where $\rho$ is the beam over­lap effi­cien­cy as described above and $R$ is the con­ver­sion effi­cien­cy of the pho­to­di­odes. We can then down­con­vert the inter­me­di­ate fre­quen­cy sig­nal into the base­band and obtain, accord­ing to (7) in the oth­er post,

$$B(t) \prop­to r(t) \exp \Bigl[i 2 k_0 \Delta z(t) \Bigl] \tag{4}$$

Since we don’t need to know the absolute ampli­tude or some con­stant phase off­set in the sig­nal to deter­mine the DUT motion (the infor­ma­tion we need is in the phase mod­u­la­tion), we dropped a few of the coef­fi­cients.

To obtain $\Delta z(t)$ from (4), we can use the inverse tan­gent,

$$\Delta z(t) = \frac{1}{2 k_0} \mathrm{atan2} \Big­gl( \frac{\Im\bigl\lbrace B(t) \bigr\rbrace}{\Re\bigl\lbrace B(t) \bigr\rbrace} \Big­gr) \tag{5}$$

where atan2 [Wikipedia] is the vari­ant of the inverse tan­gent that is not ambigu­ous.

The veloc­i­ty of the DUT can be obtained by dif­fer­en­ti­at­ing (5),

v(t) = \partial_t \Delta z(t) &= \frac{1}{2 k_0} \partial_t \mathrm{atan2} \Big­gl( \frac{\Im}{\Re} \Big­gr)\\
&= \frac{\Re \cdot \partial_t \Im \, - \Im \cdot \partial_t \Re}{B B^*}\tag{6}

in which $\Im \equiv \Im\bigl\lbrace B(t) \bigr\rbrace$ and $\Re \equiv \Re\bigl\lbrace B(t) \bigr\rbrace$. Cal­cu­lat­ing the veloc­i­ty does not require trigono­met­ric func­tions or their invers­es, and so can be much faster and/or sim­pler, espe­cial­ly when doing the demod­u­la­tion dig­i­tal­ly. The motion $\Delta z(t)$ can then be obtained from (6) by inte­gra­tion.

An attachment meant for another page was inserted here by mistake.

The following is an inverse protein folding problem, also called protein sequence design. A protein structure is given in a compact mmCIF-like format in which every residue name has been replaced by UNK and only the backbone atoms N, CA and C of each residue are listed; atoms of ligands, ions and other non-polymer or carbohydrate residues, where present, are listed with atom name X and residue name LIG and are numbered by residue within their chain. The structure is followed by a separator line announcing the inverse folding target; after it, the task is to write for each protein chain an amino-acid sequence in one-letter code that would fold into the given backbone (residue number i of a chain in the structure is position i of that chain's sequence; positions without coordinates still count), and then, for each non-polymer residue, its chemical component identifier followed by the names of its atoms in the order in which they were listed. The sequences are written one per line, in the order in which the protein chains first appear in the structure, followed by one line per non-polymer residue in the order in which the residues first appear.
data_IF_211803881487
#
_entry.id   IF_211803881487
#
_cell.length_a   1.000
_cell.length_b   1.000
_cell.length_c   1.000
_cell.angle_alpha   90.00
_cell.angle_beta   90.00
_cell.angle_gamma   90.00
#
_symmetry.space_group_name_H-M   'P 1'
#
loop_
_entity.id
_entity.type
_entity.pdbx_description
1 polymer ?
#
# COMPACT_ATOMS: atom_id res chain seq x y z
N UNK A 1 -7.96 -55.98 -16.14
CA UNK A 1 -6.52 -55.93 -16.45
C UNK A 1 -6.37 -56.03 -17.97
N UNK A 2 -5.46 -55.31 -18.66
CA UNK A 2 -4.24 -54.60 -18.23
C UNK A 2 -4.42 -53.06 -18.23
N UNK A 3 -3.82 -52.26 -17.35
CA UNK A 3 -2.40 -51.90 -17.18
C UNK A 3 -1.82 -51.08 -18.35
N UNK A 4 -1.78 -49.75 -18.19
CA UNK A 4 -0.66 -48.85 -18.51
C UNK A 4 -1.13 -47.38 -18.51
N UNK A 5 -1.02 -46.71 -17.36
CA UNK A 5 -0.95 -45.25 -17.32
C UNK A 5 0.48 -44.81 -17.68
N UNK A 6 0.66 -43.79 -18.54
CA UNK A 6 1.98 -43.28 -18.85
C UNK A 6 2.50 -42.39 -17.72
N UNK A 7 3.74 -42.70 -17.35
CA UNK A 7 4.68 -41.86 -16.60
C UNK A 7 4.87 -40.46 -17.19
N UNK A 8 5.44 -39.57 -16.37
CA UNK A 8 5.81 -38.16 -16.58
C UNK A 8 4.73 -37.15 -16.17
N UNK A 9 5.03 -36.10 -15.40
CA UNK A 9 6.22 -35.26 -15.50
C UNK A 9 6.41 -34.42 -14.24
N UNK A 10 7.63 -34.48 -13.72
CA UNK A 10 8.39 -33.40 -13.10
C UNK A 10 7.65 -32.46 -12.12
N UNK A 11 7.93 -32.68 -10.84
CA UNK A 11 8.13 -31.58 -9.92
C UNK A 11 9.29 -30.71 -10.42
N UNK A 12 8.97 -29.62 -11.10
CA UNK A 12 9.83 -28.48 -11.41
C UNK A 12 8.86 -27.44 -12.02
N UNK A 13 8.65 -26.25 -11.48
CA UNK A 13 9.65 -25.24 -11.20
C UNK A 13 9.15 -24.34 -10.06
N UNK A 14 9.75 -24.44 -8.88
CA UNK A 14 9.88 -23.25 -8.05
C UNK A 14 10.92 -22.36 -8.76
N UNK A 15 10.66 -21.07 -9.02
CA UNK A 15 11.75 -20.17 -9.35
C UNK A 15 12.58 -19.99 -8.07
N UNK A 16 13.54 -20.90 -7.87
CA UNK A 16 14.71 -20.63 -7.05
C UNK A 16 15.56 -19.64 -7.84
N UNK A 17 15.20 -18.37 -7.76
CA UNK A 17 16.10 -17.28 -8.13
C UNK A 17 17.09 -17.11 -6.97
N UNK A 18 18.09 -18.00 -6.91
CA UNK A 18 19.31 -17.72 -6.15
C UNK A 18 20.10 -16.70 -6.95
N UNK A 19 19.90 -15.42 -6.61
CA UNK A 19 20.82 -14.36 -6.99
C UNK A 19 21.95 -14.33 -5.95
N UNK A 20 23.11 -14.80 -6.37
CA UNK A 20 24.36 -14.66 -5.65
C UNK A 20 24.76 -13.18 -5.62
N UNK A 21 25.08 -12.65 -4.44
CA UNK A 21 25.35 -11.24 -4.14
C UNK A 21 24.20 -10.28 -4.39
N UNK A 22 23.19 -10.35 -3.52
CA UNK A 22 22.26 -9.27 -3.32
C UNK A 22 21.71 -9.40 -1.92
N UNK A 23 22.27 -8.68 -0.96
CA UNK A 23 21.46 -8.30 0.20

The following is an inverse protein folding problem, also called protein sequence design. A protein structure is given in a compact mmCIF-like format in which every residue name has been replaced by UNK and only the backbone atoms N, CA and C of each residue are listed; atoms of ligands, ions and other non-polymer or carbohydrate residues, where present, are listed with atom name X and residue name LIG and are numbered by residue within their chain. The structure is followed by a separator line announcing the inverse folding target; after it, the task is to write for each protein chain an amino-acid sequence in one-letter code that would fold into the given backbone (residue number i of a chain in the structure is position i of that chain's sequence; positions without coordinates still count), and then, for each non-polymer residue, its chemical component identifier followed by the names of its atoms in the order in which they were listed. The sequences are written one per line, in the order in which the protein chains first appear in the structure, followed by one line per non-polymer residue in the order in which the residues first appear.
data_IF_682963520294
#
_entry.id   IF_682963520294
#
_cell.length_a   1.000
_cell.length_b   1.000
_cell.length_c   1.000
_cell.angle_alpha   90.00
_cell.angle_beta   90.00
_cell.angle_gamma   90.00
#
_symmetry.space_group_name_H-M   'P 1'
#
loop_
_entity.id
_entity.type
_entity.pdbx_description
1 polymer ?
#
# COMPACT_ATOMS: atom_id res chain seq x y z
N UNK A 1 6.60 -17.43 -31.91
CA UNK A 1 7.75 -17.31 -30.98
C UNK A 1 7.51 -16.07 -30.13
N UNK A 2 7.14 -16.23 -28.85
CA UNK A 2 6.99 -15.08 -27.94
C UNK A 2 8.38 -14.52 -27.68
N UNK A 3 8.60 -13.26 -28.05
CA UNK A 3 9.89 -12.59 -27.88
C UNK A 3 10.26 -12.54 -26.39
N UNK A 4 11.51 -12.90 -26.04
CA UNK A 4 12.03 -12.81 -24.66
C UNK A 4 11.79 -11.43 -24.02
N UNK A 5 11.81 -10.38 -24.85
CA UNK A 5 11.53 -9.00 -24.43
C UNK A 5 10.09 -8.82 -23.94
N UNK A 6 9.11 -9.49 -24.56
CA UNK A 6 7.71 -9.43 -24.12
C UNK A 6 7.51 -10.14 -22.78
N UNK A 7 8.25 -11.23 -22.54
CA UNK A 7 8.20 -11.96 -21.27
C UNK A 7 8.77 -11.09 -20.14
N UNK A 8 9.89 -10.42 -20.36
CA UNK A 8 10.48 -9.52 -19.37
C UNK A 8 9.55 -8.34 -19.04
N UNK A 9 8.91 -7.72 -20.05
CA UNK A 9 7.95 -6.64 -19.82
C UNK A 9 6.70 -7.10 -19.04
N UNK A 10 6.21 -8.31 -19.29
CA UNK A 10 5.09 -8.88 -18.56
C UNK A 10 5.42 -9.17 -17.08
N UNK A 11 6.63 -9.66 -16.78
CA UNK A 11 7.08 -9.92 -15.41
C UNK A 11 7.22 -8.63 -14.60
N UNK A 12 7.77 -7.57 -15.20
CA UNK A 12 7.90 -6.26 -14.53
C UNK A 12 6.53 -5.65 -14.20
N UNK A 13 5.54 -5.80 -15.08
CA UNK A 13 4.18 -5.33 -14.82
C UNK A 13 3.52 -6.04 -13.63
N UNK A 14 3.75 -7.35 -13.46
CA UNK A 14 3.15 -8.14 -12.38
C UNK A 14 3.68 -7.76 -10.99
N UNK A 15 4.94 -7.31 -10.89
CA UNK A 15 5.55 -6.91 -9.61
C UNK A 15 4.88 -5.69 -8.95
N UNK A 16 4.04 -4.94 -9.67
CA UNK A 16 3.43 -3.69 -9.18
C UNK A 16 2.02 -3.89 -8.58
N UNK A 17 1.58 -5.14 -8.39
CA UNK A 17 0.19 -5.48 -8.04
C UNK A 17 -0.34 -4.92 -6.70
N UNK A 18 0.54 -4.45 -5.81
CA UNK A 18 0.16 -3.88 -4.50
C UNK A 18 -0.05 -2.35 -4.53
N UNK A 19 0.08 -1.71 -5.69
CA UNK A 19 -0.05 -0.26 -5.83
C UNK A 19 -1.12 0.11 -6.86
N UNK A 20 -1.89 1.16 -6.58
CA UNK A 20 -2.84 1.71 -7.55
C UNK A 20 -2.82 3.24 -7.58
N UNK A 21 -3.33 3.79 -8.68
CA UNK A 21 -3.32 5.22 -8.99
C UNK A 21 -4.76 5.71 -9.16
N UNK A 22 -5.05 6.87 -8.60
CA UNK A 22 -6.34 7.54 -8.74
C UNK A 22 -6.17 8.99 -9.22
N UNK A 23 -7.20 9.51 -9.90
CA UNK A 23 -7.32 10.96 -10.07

In prin­ci­ple, a sin­gle pho­tode­tec­tor is suf­fi­cient and a bal­anced detec­tor as shown in Fig. 1, sub­tract­ing the sig­nals from two pho­to­di­odes, is not strict­ly required – the mod­u­la­tion term is con­tained in the out­put of each of the two detec­tors. How­ev­er, the well-bal­anced detec­tor auto­mat­i­cal­ly elim­i­nates the con­stant term as well as the $r^2(t)$ terms in the detec­tor out­put and also has a bet­ter sig­nal-to-noise ratio.


From all of the above it might not be imme­di­ate­ly clear why we call it Doppler vibrom­e­try. The Doppler effect was orig­i­nal­ly dis­cov­ered as sounds chang­ing their pitch, or fre­quen­cy, when their source was mov­ing towards or away from the observ­er. The same hap­pens for light, and the effect is indeed con­tained in (2). If we have an out-of-plane DUT motion with con­stant veloc­i­ty,

$$\Delta z(t) = z_0 + v \cdot t$$

where we arbi­trar­i­ly set the ini­tial dis­tance $z_0 = 0$ for con­ve­nience, (2b) becomes

$$A_\mathrm{meas}(t) = A_0 r(t) \exp \Bigl[- i \Delta \omega t \Bigr] \tag{7a}$$


$$\Delta \omega = - 2 k_0 v \tag{7b}$$

and we can see that this is indeed cor­re­spond­ing to a fre­quen­cy shift which is pro­por­tion­al to the veloc­i­ty of the DUT, just as in acoustics.


When the ref­er­ence and mea­sure­ment beams are not in the same state of polar­iza­tion, the coher­ent mix­ing term which is extract­ed by means of sub­trac­tion in (3) becomes small­er. To be exact, it scales with the dot prod­uct of the Jones vec­tors describ­ing the state of polar­iza­tion. In the extreme that both are orthog­o­nal, the cur­rent (3) will be zero. We have assumed that both beams have the same state of polar­iza­tion and thus neglect­ed polar­iza­tion effects in the analy­sis above. How­ev­er, we must make sure that this is real­ly the case.